Four Great Genres To Help You Through A Crisis

by Eleanor Peyton Colquitt

In life, everyone experiences tough times, whether their crisis is widespread, like a pandemic, or something entirely unrelated. While our key workers are doing vital, wonderful work, the best thing the rest of us can do is stay at home. Perhaps the most bizarre part of all this is that it’s a great time to be introverted. Storytelling is essential here. The arts offer mental wellbeing, social connection, and practical inspiration. So, whatever you’re going through, here are four genres that may be able to help.

Laughter is medicine

Comedy is a great genre, especially for the mind. Who doesn’t love curling up with a box set from their favourite witty novelist or slapstick sitcom? We can zoom through the fast-paced world of chick-lit characters. We can dabble with philosophy in The Good Place. Personally, I like the crazier stuff, from watching Basil Brush’s self-isolation videos to rediscovering fun with the gang from Miranda (another plus here: Hart herself is an amazing life coach).

Best of all is comedy’s number one side effect: laughter. Not only can it strengthen social bonds with those around us, it also combats any stress that would otherwise reduce our immune response. Even at its most biting satire, comedy provides a healthy way of dealing with the world around us.

Gorgeous genres

Next up is a Taylor Magazine staple: matters of the heart. With all the genres mentioned in this article, there’s a lot of crossover with others. But perhaps this one is the best example of that. Originating in traditions of gothic fairy tales and medieval courtly love, romance has changed, but isn’t out of style. Nowadays, it’s usually paired with drama and/or comedy – and audiences are all for it.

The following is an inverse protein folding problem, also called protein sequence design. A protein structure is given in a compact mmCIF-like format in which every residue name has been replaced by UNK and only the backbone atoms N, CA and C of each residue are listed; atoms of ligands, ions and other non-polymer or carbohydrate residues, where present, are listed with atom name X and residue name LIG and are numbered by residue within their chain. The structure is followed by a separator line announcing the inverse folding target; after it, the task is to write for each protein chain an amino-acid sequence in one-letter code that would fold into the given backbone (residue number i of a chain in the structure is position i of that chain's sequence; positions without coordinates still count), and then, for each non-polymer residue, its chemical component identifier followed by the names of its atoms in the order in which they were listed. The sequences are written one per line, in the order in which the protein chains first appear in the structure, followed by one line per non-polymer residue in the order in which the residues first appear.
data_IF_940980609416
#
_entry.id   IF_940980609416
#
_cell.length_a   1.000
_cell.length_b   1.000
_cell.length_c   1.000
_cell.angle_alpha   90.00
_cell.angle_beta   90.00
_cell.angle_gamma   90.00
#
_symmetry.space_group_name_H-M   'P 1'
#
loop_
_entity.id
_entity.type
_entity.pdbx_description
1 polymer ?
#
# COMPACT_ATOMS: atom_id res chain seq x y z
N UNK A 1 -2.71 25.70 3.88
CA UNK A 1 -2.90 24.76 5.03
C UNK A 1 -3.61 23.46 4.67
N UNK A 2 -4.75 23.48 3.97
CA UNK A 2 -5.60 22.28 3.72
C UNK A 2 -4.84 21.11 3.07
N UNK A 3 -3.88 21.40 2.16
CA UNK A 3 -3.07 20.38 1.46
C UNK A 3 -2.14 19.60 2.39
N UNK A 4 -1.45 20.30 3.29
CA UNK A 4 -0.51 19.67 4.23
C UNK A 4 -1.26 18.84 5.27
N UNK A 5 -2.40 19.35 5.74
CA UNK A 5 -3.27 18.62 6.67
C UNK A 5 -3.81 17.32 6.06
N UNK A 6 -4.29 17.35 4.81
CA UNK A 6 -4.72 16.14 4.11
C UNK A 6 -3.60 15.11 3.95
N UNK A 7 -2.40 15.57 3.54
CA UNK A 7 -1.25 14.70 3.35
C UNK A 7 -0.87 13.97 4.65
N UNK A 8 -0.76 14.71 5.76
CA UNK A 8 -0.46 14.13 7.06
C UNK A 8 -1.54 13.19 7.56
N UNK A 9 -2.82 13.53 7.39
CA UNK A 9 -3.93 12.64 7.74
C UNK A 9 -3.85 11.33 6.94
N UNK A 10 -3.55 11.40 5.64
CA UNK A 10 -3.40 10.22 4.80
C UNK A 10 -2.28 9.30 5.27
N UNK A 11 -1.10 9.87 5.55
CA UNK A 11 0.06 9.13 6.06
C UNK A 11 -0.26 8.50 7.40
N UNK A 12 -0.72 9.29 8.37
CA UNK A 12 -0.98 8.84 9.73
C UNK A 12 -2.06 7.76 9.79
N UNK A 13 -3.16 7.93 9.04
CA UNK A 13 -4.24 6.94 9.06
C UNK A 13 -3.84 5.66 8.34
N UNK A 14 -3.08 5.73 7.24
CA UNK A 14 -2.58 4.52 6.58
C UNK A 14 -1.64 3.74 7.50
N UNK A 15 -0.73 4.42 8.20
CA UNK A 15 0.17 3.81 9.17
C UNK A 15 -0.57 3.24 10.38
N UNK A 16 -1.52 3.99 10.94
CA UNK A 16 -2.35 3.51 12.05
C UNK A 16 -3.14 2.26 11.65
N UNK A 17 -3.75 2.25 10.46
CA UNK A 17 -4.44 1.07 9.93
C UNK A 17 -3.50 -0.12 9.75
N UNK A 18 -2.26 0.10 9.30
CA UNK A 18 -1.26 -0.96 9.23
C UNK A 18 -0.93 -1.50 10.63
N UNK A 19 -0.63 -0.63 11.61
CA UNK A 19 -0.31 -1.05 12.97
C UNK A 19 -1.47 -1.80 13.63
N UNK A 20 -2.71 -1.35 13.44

The screen is taking the genre-blending even further. This Beautiful Fantastic follows the creation of a children’s book. Theatre fans can enjoy Shakespeare retellings in classics like She’s the Man and 10 Things I Hate About You. It’s even broken into science fiction: recent examples include the film About Time, penned by king-of-the-genre Richard Curtis, and Black Mirror’s ‘San Junipero’ episode. Romance, then, has something for everyone, whether you’re Team Peter Kavinsky or Team John Ambrose. Which brings me to…

Old (and new) favourites

Good news: book sales are on the rise! When you need an escape, imagination is everything. Missing the seaside? Why not pick up a beach read, especially one you haven’t read before? You might fall in love with something you didn’t think you’d like. Literature can be practical, too. YA, for example, is a genre of adventure and uncertainty in the unknown, of making mistakes and coming through it all. From Lara Jean’s high school drama to Zélie Adebola’s enchanting perils, we look to our protagonists in their tricky situations and feel inspired by their resilience.

This force for good extends to the gaming world. Reality would be a much better place if it were more like Animal Crossing, where players are using the latest instalment to hold the social gatherings they’ve had to cancel. Well, versions of them. The point is, the fiction we know and love best is often the greatest comforter. We will always revisit it, and it can lead us to find new favourites – or even create our own…

Keep it real

If fiction isn’t your thing, that’s great! In times of crisis, it’s never more important to stick to the facts. Storytelling can still help here. Sir David Attenborough’s soothing voice draws us into his wildlife documentaries, while The Great British Bake Off proves that reality TV can be wholesome entertainment.

Feeling powerless? You’re not alone. If you’re able to do something practical, why not try a new hobby? Foreign language skills will help you stay connected with other countries. The Marie Kondo method focuses on what matters most in life (but please also think of your refuse workers if you want to declutter!). With some YouTubers even donating their ad revenue to good causes, the factual genre is great for inspiring practical help – all without leaving the house.

Of course, these are only suggestions. Self-care is much more important than practical self-improvement. If you’re worried about what’s going on, read through expert advice; talk to someone about it all. It’s okay to not be okay, to not be productive in times of crisis. Make sure you get through this in a way that works for you. We’re thinking of you. Stay healthy.

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